Former Chief Justice Barkett, four others, to be honored by the National Judicial College today in Miami
Former Florida Chief Justice Rosemary Barkett will be among five legal luminaries honored for helping to uphold the rule of law when The National Judicial College (NJC) celebrates its 60th anniversary at an event in Miami April 27.
They will also participate in a panel discussion on upholding the rule of law.
Based in Reno, Nevada, the NJC is the country’s oldest, largest and most widely attended school for judges. Each year it educates judges from all 50 states. The categories of judges it serves, including state trial and appellate, administrative law, military and tribal, decide more than 95% of cases in this country.
Barkett became the state’s first female justice when she was appointed in 1984 to the Supreme Court by Gov. Bob Graham. In 1992, she was chosen by her colleagues to become the first woman chief justice. From 1994 to 2013, she served as a judge of the United States Court of Appeals for the 11th Circuit. Since 2013 she has been a member of the Iran–United States Claims Tribunal located in The Hague, Netherlands.
In 2023, the judicial college is celebrating the 60th anniversary of its founding with six programs from coast to coast. The first took place in January in Los Angeles. Each is organized around a justice-related theme. For the Miami event the theme is Justice for All…Upholding the Rule of Law.
At this event, Barkett will be one of five individuals to receive the College’s Making the World a More Just Place Award. After the award ceremony, there will be a panel discussion among the five moderated by Miami attorney and former Florida Bar President Edward Blumberg, chair of the JNC’s Board of Trustees.
The other honorees are:
Judge DeAndrea Gist Benjamin
In February of this year Judge Benjamin was confirmed to the United States Court of Appeals for the Fourth Circuit. She previously served 12 years as a judge of the South Carolina Circuit Court for the Fifth Circuit and for seven years before that on the bench of the City of Columbia (South Carolina) Municipal Court.
Judge Thomas B. Griffith
Formerly a member of the U.S. Court of Appeals for the D.C. Circuit, Judge Griffith is special counsel at Hunton Andrews Kurth. He was a member of the Presidential Commission on the Supreme Court of the United States and a co-author of “Lost, Not Stolen: The Conservative Case that Biden Won and Trump Lost the 2020 Presidential Election.”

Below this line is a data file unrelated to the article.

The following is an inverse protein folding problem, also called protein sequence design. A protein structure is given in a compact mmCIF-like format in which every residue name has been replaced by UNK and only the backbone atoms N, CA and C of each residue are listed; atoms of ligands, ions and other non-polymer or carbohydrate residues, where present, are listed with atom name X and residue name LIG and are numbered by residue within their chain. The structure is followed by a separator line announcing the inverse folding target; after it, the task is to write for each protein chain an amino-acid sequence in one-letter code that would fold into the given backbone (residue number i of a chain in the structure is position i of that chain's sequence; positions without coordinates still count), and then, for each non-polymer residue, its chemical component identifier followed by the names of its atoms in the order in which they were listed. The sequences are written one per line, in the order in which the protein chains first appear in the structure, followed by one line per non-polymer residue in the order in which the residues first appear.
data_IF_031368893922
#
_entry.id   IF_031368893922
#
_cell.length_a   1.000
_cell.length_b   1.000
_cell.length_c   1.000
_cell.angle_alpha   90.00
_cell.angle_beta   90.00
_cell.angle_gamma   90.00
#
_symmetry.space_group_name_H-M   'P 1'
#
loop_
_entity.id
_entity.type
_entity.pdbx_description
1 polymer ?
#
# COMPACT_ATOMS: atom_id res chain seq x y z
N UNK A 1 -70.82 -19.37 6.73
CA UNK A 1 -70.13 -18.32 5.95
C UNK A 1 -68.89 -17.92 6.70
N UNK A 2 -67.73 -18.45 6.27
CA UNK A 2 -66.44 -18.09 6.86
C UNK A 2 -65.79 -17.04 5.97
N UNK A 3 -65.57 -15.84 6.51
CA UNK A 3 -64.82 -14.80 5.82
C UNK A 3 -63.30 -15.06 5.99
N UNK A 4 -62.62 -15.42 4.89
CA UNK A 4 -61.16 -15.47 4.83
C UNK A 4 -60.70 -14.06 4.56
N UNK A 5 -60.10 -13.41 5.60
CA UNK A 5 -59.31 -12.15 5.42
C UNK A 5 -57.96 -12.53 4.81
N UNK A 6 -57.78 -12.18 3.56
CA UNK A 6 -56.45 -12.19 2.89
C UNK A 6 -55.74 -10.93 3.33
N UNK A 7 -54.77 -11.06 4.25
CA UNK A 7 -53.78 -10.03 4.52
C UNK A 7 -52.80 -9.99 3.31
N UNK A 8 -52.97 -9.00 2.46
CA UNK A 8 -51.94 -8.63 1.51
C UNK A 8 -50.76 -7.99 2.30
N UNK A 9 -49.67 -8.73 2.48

Senator Doug Jones
A former U.S. senator and U.S. attorney for Alabama, Jones is counsel at ArentFox Schiff and a distinguished senior fellow with the Center for American Progress. In the early 2000s, he successfully prosecuted two members of the Ku Klux Klan for their roles in the 1963 white supremacist terrorist bombing of a Birmingham church that left four Black girls dead. In 2022 he guided Justice Ketanji Brown Jackson through the nomination and Senate confirmation process.
Solicitor General Neal Katyal
A former acting solicitor general of the United States, Katyal is a partner at Hogan Lovells in Washington, D.C. By the time of the Miami event, he will have likely argued his 50th case before the Supreme Court of the United States. He is a familiar face on cable news programs and has played himself on Netflix’s “House of Cards” and Showtime’s “Billions.”
Moderator Edward Blumberg is a founder and partner in the Miami trial law firm of Deutsch Blumberg & Caballero, a past Florida Bar president, and a former member of the Board of Governors and the ABA House of Delegates.
The overarching theme of the College’s 60th anniversary celebrations is “JUSTICE FOR ALL … Our Pledge for 60 Years.”
“Nothing is more important in a democracy than preserving the rule of law, and nothing is more critical to preserving the rule of law than having the most competent, well-trained, diverse judiciary overseeing the cases that are argued and decided under our complex system of laws,” said Benes Aldana, the retired chief trial judge of the U.S. Coast Guard and president of the college since 2017.
“For over 60 years, The National Judicial College has carried out its central mission of improving the administration of justice by ensuring that judges have the knowledge, skills, and ethical grounding necessary to make fair and just decisions that uphold the law and protect the rights of all individuals,” Aldana said. “It is our strong belief that without a commitment to ongoing education and professional development, the judiciary risks losing public trust and failing to fulfill its vital role in safeguarding our democracy.”
The NJC’s remaining anniversary programs will be held later this year in New York City, Seattle, Las Vegas, and in the college’s headquarters city of Reno, Nevada.